City Council Sets 50-Year Lease With San Diego Civic Theatre
Tuesday, November 27, 2012
The City Council today unanimously passed a 50-year lease with the organization that operates the San Diego Civic Theatre.
The nonprofit San Diego Theatres, Inc. wants to renovate the downtown auditorium and requested a long-term lease so that it can begin fundraising. The project is expected to cost at least $30 million.
"I'm hopeful we can get something really magnificent down there,'' said Councilman Todd Gloria, whose district will include downtown beginning next week. "The building could use a little TLC; I think we all know that. I know this action today will allow for that.''
SDTI has managed the theater since 2003, operating under a series of three-year contracts, said Jim Barwick, the city's real estate assets director. The current deal was due to expire in February.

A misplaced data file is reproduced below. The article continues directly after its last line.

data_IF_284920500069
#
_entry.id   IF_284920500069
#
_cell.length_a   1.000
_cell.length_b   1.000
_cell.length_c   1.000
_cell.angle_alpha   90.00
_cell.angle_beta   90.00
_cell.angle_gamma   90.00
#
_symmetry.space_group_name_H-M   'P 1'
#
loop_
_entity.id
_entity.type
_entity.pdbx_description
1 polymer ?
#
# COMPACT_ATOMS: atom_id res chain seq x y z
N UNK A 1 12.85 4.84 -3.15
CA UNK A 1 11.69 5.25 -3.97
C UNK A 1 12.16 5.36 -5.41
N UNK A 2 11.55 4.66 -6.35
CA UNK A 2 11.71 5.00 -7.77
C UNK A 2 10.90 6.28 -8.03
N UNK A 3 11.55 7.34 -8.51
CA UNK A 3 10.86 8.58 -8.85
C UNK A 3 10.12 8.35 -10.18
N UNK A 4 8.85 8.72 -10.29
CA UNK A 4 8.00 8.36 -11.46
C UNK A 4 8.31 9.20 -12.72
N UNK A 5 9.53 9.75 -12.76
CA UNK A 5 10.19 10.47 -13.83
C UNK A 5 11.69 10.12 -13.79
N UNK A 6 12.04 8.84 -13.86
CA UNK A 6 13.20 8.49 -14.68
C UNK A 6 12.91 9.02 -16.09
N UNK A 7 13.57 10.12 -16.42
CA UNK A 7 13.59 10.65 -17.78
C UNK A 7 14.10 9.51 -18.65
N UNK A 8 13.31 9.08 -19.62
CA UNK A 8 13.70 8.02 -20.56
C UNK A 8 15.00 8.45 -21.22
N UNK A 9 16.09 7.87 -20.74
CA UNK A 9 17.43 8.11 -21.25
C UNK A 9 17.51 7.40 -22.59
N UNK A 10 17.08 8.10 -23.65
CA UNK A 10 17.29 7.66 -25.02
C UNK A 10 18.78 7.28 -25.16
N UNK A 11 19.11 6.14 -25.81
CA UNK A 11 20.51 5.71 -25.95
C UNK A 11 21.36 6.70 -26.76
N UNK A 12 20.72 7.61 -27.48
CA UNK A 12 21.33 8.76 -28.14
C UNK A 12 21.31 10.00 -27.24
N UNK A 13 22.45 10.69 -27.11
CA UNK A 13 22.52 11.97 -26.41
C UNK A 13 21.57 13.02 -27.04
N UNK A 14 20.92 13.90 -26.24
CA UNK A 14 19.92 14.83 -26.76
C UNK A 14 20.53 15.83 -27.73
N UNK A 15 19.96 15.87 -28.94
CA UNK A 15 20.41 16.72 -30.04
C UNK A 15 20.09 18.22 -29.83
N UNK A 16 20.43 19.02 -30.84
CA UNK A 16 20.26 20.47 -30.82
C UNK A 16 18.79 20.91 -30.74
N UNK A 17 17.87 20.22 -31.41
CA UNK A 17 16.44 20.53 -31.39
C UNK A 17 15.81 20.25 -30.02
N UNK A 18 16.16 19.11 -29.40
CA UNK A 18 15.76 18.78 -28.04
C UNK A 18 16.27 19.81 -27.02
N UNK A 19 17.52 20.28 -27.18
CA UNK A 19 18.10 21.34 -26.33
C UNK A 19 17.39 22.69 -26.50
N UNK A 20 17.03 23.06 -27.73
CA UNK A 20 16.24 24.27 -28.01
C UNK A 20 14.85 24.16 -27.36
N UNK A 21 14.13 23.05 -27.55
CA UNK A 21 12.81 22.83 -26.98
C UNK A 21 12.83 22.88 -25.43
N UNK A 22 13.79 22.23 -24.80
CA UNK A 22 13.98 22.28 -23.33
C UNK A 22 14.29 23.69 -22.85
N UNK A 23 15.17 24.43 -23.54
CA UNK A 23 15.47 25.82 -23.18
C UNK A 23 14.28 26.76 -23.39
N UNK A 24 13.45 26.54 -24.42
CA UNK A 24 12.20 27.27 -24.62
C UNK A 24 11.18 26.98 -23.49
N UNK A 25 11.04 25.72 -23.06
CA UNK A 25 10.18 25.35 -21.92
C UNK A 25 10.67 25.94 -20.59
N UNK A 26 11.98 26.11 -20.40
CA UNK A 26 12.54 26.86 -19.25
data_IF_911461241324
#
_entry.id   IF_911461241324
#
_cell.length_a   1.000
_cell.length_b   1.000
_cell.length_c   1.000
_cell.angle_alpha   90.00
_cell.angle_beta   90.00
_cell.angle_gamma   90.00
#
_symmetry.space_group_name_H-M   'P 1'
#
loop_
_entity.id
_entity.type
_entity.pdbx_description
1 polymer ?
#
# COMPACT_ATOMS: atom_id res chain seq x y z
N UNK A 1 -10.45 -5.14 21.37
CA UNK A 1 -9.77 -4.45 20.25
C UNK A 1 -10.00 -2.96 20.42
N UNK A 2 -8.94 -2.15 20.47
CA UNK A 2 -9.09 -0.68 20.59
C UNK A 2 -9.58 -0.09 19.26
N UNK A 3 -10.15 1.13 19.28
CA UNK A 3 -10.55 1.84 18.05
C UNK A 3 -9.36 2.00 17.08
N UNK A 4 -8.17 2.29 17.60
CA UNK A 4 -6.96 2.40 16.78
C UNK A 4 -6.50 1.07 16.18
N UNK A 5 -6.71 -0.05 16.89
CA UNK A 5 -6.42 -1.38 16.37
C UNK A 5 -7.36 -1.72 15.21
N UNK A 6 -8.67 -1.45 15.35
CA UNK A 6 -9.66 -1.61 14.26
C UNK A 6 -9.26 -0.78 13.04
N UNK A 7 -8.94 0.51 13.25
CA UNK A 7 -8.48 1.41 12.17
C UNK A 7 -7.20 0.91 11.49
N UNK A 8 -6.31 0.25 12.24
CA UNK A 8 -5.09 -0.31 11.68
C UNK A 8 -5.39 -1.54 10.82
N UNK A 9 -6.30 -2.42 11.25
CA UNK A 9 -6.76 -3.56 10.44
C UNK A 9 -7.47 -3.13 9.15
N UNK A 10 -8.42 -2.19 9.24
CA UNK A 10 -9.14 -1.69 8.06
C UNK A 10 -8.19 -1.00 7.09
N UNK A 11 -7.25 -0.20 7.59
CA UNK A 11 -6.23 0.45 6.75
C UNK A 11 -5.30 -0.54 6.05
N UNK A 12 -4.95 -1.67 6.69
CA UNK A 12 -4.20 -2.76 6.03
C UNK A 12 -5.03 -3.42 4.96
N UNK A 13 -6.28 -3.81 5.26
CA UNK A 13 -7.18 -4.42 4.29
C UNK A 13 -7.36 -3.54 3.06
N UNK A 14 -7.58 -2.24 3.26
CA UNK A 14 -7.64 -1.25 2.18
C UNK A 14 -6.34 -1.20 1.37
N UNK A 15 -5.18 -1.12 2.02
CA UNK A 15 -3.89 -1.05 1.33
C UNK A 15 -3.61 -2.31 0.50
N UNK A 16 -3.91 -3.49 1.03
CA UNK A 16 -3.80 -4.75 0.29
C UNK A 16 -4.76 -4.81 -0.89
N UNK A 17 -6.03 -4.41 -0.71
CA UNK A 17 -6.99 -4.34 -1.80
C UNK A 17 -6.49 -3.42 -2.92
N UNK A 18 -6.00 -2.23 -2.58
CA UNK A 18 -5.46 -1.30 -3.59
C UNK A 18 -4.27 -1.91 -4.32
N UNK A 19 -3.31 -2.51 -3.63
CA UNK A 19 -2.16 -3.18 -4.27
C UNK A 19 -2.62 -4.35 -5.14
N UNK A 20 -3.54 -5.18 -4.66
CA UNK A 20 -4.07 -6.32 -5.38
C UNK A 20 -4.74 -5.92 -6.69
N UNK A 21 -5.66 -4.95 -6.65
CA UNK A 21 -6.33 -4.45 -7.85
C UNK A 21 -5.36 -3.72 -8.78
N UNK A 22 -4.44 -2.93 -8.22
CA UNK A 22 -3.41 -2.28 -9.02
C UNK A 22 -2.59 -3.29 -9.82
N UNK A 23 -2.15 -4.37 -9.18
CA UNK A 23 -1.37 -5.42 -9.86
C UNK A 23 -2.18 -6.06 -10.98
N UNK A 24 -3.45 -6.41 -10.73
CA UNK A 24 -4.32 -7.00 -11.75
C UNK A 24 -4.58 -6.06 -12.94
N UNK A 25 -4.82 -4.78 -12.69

Under terms of the new agreement, SDTI will pay the city $3,250 in annual rent to offset city administrative costs, subject to inflation adjustments every five years, Barwick said. Another provision calls for the organization to receive a share of parking revenue derived from its events.
The organization also runs a central plant in the building's basement that provides power and water to the theater, City Administration Building and Golden Hall. Barwick said the city will pay the nonprofit its share of the cost of operating the plant.
Per the agreement, the renovations will have to start by 2023, after the plans receive City Council approval and city building permits. The development process will also need to conform with the California Environmental Quality Act.
Faye Wilson of SDTI said plans for the renovation are still being developed but will "knock your socks off.''
Barwick said city officials are willing to provide tenants with long-term leases if there are plans to spend large sums of money on upgrades.
On Monday the City Council approved a 40-year agreement with the operators of the Bahia Resort Hotel, who also plan a renovation. BH Partnership leases 15 and a half acres of Mission Bay Park from the city.
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